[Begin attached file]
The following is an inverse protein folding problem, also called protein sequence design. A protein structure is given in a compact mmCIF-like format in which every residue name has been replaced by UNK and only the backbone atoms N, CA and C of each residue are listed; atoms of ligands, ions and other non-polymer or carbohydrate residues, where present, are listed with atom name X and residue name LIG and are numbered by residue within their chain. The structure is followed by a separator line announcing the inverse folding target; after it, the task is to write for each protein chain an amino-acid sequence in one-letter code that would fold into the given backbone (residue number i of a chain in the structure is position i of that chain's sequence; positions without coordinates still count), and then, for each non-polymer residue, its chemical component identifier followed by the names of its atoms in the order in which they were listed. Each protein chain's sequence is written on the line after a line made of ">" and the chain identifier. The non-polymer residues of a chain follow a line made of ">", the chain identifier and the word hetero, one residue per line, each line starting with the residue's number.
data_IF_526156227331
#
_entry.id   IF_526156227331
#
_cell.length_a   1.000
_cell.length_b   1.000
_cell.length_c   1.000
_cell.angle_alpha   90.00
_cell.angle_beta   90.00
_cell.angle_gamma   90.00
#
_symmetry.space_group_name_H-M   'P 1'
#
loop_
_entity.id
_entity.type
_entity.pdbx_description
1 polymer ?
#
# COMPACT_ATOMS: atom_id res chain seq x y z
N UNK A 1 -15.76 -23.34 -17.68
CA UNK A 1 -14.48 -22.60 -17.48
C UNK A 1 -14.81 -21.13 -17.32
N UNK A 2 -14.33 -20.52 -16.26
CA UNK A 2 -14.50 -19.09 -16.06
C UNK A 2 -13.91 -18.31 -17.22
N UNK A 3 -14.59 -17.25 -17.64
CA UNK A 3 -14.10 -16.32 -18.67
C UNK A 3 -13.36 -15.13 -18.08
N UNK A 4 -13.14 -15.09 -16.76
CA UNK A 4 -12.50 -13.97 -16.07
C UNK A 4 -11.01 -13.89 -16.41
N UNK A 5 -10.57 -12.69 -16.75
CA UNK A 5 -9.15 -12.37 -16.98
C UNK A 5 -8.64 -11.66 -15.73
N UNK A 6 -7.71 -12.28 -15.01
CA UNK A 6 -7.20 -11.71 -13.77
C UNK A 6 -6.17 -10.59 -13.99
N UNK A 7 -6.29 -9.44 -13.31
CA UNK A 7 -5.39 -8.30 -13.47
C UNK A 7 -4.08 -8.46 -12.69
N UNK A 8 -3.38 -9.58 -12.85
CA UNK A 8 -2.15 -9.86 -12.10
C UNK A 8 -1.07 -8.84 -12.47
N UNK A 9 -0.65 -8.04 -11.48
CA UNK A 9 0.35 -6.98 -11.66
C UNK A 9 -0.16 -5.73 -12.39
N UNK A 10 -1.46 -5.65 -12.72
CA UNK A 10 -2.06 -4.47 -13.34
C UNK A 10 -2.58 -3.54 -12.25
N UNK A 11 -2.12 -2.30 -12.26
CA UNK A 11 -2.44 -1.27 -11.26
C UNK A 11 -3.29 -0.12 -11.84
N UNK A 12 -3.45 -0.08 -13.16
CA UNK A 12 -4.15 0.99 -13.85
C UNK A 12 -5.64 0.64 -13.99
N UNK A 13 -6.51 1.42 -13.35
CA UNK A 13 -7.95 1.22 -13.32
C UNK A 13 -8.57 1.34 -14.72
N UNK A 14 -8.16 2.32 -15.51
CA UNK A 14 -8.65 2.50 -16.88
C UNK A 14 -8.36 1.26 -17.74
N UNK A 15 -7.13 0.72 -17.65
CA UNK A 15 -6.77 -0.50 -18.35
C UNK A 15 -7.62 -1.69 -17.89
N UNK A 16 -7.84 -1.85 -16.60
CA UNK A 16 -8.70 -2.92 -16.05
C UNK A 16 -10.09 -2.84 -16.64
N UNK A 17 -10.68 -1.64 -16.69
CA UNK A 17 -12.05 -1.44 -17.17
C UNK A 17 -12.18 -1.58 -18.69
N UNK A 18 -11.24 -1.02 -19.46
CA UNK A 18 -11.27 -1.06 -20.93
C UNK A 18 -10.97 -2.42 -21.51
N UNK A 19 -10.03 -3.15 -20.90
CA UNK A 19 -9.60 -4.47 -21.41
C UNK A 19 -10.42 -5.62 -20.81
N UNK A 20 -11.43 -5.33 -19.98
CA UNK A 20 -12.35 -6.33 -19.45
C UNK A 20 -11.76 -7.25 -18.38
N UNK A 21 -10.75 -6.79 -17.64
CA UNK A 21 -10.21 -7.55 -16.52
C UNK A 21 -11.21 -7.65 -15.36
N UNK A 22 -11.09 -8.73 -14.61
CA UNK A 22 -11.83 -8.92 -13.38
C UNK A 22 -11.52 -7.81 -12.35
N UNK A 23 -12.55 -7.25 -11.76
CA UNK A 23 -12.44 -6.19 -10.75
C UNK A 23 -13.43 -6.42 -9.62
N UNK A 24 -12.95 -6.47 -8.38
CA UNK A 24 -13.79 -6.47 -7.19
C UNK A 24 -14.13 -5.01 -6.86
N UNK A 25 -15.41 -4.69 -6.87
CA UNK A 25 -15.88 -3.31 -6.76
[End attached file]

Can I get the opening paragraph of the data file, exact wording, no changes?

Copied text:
The following is an inverse protein folding problem, also called protein sequence design. A protein structure is given in a compact mmCIF-like format in which every residue name has been replaced by UNK and only the backbone atoms N, CA and C of each residue are listed; atoms of ligands, ions and other non-polymer or carbohydrate residues, where present, are listed with atom name X and residue name LIG and are numbered by residue within their chain. The structure is followed by a separator line announcing the inverse folding target; after it, the task is to write for each protein chain an amino-acid sequence in one-letter code that would fold into the given backbone (residue number i of a chain in the structure is position i of that chain's sequence; positions without coordinates still count), and then, for each non-polymer residue, its chemical component identifier followed by the names of its atoms in the order in which they were listed. Each protein chain's sequence is written on the line after a line made of ">" and the chain identifier. The non-polymer residues of a chain follow a line made of ">", the chain identifier and the word hetero, one residue per line, each line starting with the residue's number.